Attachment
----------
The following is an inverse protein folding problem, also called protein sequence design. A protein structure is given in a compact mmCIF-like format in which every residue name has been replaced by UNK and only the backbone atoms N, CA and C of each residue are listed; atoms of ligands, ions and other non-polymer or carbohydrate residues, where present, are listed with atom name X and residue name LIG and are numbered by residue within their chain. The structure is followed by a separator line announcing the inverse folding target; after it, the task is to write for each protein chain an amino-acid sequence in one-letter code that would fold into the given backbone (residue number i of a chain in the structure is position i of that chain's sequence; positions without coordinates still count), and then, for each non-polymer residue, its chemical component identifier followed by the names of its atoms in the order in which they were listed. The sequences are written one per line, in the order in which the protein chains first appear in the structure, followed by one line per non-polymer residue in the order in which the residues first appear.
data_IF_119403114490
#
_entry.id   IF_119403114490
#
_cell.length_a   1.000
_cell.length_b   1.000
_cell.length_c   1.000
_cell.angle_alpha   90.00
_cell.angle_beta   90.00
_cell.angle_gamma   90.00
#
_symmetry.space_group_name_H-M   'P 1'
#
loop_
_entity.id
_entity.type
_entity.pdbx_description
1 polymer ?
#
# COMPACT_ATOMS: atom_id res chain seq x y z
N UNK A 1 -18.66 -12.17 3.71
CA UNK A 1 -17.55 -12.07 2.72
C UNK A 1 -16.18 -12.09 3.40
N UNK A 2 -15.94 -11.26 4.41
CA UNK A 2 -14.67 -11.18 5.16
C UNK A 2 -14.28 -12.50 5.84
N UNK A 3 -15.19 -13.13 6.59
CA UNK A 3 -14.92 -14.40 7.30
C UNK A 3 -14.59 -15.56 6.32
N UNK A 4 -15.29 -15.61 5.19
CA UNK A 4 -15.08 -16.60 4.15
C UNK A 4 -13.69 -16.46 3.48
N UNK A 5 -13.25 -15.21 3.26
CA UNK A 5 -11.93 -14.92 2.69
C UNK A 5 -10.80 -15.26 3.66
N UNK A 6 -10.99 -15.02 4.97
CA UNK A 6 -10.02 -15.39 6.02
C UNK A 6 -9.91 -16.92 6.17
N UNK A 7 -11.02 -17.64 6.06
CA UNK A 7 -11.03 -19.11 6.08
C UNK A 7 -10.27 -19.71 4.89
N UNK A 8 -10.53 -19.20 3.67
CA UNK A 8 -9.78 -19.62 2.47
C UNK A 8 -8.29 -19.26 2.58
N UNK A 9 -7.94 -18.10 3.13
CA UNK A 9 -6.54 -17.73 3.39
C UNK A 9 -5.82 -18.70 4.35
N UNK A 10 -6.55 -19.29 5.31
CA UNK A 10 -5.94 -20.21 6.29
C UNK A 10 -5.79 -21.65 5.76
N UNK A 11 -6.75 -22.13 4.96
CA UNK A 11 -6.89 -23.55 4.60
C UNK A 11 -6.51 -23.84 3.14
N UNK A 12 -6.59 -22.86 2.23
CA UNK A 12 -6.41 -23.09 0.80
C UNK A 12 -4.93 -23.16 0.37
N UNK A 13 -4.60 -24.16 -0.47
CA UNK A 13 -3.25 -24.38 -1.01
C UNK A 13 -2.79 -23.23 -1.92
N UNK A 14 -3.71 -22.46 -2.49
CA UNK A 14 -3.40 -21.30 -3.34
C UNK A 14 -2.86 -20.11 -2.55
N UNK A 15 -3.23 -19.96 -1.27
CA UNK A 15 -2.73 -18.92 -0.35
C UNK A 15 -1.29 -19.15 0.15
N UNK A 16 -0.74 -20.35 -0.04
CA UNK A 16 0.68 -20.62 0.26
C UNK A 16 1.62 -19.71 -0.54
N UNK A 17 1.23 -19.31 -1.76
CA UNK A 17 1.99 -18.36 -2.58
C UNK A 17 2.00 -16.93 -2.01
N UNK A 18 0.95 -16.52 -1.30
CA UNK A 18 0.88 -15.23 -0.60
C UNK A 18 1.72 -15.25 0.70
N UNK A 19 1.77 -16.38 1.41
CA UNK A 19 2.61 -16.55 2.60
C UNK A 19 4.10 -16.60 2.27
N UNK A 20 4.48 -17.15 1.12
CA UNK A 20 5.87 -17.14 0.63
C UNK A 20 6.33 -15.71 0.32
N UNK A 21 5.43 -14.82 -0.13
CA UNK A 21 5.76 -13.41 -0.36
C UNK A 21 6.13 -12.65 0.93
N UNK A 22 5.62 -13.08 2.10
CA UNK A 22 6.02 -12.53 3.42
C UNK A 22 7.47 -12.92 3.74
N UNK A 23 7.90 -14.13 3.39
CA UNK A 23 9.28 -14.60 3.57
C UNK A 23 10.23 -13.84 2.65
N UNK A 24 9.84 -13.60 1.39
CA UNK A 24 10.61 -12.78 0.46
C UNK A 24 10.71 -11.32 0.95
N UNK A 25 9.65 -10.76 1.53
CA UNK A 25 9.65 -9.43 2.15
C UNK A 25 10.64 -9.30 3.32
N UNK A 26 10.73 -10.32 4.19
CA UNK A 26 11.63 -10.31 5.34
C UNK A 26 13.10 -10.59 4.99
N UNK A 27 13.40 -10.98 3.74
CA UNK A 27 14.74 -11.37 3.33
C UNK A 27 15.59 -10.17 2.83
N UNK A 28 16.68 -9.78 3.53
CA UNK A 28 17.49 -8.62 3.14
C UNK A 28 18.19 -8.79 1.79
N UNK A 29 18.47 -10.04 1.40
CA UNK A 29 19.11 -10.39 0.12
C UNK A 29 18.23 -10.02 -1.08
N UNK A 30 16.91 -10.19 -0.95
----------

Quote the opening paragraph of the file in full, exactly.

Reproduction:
The following is an inverse protein folding problem, also called protein sequence design. A protein structure is given in a compact mmCIF-like format in which every residue name has been replaced by UNK and only the backbone atoms N, CA and C of each residue are listed; atoms of ligands, ions and other non-polymer or carbohydrate residues, where present, are listed with atom name X and residue name LIG and are numbered by residue within their chain. The structure is followed by a separator line announcing the inverse folding target; after it, the task is to write for each protein chain an amino-acid sequence in one-letter code that would fold into the given backbone (residue number i of a chain in the structure is position i of that chain's sequence; positions without coordinates still count), and then, for each non-polymer residue, its chemical component identifier followed by the names of its atoms in the order in which they were listed. The sequences are written one per line, in the order in which the protein chains first appear in the structure, followed by one line per non-polymer residue in the order in which the residues first appear.